Megan Power, Teacher

Poway Unified School District, USA

Using Crazy Talk to Increase Student Learning with 1st Graders

Our current social studies adoption addresses student understanding of our national symbols and landmarks at a relatively surface level, but I knew my first graders were ready for more in depth work and learning.  They were fascinated by some of our national symbols, so it seemed like a perfect opportunity to teach them initial research, reading, writing, and speaking skills. 

When I first introduced the topic, my students said, “We can’t study national symbols and landmarks like all the other classes. We’re the “technology class.” I had heard about CrazyTalk, so mentioned I might be able to get a program they could use to animate the symbols so they could “interview” them and share the information they would discover through their research. I was amazed at the energy and excitement the students had for this project once they realized they would be creating a movie using CrazyTalk. Their motivation jumped exponentially.

I structured the project this way:

  1. We brainstormed a list of US symbols and landmarks and voted on the 6 we would research and interview
  2. Then we broke into groups by student choice, although I worked to ensure each group had at least one high reader.
  3. The groups then wrote out all the questions they had about their topics (symbols) on a large piece of construction paper that we folded to create a folder to house their work.  Students quickly learned that research always starts with a question and that as they learned more, they had more questions that guided their research.  All questions were added to their original construction paper folder as work progressed.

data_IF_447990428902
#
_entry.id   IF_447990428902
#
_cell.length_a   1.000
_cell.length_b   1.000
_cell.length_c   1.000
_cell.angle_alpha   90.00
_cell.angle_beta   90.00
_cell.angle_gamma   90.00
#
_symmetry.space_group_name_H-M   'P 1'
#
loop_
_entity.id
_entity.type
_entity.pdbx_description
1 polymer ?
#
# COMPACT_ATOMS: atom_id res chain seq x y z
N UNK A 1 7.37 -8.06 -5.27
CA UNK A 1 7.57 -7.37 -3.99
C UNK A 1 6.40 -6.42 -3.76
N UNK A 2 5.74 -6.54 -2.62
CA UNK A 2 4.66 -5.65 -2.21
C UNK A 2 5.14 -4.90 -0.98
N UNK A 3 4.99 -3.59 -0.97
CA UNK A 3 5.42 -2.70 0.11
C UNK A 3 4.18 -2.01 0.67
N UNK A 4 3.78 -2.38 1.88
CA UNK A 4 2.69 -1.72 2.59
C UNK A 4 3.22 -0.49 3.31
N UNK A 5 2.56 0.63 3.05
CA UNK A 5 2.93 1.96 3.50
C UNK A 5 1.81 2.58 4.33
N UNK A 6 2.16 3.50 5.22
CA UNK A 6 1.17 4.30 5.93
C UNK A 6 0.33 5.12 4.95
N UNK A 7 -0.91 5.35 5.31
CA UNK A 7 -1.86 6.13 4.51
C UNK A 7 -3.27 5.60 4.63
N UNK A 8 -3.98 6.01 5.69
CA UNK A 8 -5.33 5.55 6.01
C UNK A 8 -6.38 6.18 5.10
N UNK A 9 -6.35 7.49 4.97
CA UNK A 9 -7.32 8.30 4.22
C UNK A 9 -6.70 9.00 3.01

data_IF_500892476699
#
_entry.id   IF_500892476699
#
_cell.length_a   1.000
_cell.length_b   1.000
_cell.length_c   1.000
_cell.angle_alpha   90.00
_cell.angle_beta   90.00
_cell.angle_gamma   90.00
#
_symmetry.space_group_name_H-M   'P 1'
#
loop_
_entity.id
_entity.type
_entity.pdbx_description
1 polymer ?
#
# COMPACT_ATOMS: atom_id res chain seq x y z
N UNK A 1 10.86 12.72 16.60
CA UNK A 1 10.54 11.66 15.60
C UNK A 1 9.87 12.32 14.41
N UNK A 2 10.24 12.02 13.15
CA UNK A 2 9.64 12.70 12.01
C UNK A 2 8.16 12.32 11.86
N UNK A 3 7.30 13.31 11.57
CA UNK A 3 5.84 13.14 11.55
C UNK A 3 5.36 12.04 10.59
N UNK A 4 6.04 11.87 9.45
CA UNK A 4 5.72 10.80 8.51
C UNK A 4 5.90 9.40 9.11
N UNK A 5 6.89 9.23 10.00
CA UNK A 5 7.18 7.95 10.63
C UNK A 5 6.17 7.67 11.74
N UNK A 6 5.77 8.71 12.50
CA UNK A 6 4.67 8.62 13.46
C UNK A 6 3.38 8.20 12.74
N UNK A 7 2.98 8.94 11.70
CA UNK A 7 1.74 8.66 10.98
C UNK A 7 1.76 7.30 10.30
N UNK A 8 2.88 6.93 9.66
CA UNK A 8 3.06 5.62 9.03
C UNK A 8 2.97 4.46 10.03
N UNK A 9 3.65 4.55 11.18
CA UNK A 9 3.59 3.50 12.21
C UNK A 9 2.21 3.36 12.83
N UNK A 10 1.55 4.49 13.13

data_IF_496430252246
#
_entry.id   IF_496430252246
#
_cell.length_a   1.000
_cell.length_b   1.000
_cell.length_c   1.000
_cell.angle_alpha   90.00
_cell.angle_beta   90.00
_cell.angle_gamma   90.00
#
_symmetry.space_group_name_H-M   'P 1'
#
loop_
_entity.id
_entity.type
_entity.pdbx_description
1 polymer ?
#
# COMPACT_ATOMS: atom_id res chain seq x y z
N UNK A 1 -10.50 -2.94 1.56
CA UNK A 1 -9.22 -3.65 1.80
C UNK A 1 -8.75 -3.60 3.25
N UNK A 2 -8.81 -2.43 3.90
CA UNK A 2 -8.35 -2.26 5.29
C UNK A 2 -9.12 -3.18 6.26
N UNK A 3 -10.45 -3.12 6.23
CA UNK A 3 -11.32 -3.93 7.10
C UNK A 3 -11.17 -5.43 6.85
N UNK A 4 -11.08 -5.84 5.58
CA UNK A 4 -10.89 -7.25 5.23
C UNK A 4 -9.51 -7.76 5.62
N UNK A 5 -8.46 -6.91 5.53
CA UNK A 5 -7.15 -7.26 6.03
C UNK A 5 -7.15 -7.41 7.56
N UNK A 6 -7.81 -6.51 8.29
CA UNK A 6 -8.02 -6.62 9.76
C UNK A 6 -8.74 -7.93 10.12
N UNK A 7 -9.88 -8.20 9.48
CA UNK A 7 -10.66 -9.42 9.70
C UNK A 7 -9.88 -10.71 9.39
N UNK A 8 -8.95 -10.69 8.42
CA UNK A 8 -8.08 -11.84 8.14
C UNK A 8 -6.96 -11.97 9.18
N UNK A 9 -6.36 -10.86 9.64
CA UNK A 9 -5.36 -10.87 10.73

4. We had rich conversations about where to gather information and how to determine its credibility as we searched for answers.  To ensure their work was accurate, students “cited” where they found their facts and determined the reliability of the sources.  This allowed them to practice evaluating the credibility of their information.
  5. Students used class books, library books, videos, the internet, and books from home for their research.  I quickly realized that many of the resources students were using were far above a typical first grade reading level.  But, the students were SOOO motivated to gather information for their movie, they were willing to tackle incredibly difficult text.  Consequently I was forced to offer instruction on “How to Read Difficult Text.” Students worked collaboratively in groups of three. 

    They became so captivated with the process of researching and writing questions that we finally had to have a discussion about how to know you have enough information to complete your project.  As one student put it when asked what he’d learned from this project, “We learned that our research is NEVER done.  But you have to decide when you have enough and then stop and make your project.”
  6. As students completed their research we discussed what makes an interesting interview.  They had to take their original questions, look at the answers they’d researched, and then create interesting dialogue with the information.  Sometimes this required writing new questions as well. It was challenging for them to learn to write strong dialogue so it would flow well in the movie.  Sequencing the questions and adding comments to make the conversation more realistic were critical skills they had to learn.